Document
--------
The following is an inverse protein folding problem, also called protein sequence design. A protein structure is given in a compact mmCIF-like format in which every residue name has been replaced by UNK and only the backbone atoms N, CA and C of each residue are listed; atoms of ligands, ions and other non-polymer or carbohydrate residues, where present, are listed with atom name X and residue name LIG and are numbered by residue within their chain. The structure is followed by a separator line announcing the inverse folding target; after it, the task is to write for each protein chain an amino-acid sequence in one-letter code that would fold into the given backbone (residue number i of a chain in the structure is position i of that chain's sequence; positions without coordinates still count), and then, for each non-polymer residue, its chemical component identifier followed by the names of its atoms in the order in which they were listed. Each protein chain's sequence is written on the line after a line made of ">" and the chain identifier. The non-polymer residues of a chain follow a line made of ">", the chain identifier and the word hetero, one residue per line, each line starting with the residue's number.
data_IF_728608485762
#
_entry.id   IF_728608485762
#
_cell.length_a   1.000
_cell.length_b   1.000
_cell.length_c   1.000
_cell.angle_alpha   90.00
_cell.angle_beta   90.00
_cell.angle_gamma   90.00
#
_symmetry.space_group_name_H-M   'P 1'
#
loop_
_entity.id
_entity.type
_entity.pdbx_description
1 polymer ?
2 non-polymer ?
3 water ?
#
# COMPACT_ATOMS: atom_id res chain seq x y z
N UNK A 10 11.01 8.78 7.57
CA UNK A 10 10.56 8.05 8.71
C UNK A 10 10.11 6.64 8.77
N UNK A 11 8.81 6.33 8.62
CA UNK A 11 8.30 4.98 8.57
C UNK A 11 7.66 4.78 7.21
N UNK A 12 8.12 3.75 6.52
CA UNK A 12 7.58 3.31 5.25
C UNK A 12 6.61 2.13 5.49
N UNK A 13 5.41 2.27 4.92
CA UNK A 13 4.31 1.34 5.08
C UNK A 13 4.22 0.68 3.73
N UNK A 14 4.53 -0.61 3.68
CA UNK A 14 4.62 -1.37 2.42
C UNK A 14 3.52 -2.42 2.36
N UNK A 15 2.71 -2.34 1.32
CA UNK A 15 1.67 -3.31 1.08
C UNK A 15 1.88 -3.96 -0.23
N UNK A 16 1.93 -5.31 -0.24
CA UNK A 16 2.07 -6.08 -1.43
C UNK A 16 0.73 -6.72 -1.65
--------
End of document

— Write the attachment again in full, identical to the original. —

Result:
The following is an inverse protein folding problem, also called protein sequence design. A protein structure is given in a compact mmCIF-like format in which every residue name has been replaced by UNK and only the backbone atoms N, CA and C of each residue are listed; atoms of ligands, ions and other non-polymer or carbohydrate residues, where present, are listed with atom name X and residue name LIG and are numbered by residue within their chain. The structure is followed by a separator line announcing the inverse folding target; after it, the task is to write for each protein chain an amino-acid sequence in one-letter code that would fold into the given backbone (residue number i of a chain in the structure is position i of that chain's sequence; positions without coordinates still count), and then, for each non-polymer residue, its chemical component identifier followed by the names of its atoms in the order in which they were listed. Each protein chain's sequence is written on the line after a line made of ">" and the chain identifier. The non-polymer residues of a chain follow a line made of ">", the chain identifier and the word hetero, one residue per line, each line starting with the residue's number.
data_IF_728608485762
#
_entry.id   IF_728608485762
#
_cell.length_a   1.000
_cell.length_b   1.000
_cell.length_c   1.000
_cell.angle_alpha   90.00
_cell.angle_beta   90.00
_cell.angle_gamma   90.00
#
_symmetry.space_group_name_H-M   'P 1'
#
loop_
_entity.id
_entity.type
_entity.pdbx_description
1 polymer ?
2 non-polymer ?
3 water ?
#
# COMPACT_ATOMS: atom_id res chain seq x y z
N UNK A 10 11.01 8.78 7.57
CA UNK A 10 10.56 8.05 8.71
C UNK A 10 10.11 6.64 8.77
N UNK A 11 8.81 6.33 8.62
CA UNK A 11 8.30 4.98 8.57
C UNK A 11 7.66 4.78 7.21
N UNK A 12 8.12 3.75 6.52
CA UNK A 12 7.58 3.31 5.25
C UNK A 12 6.61 2.13 5.49
N UNK A 13 5.41 2.27 4.92
CA UNK A 13 4.31 1.34 5.08
C UNK A 13 4.22 0.68 3.73
N UNK A 14 4.53 -0.61 3.68
CA UNK A 14 4.62 -1.37 2.42
C UNK A 14 3.52 -2.42 2.36
N UNK A 15 2.71 -2.34 1.32
CA UNK A 15 1.67 -3.31 1.08
C UNK A 15 1.88 -3.96 -0.23
N UNK A 16 1.93 -5.31 -0.24
CA UNK A 16 2.07 -6.08 -1.43
C UNK A 16 0.73 -6.72 -1.65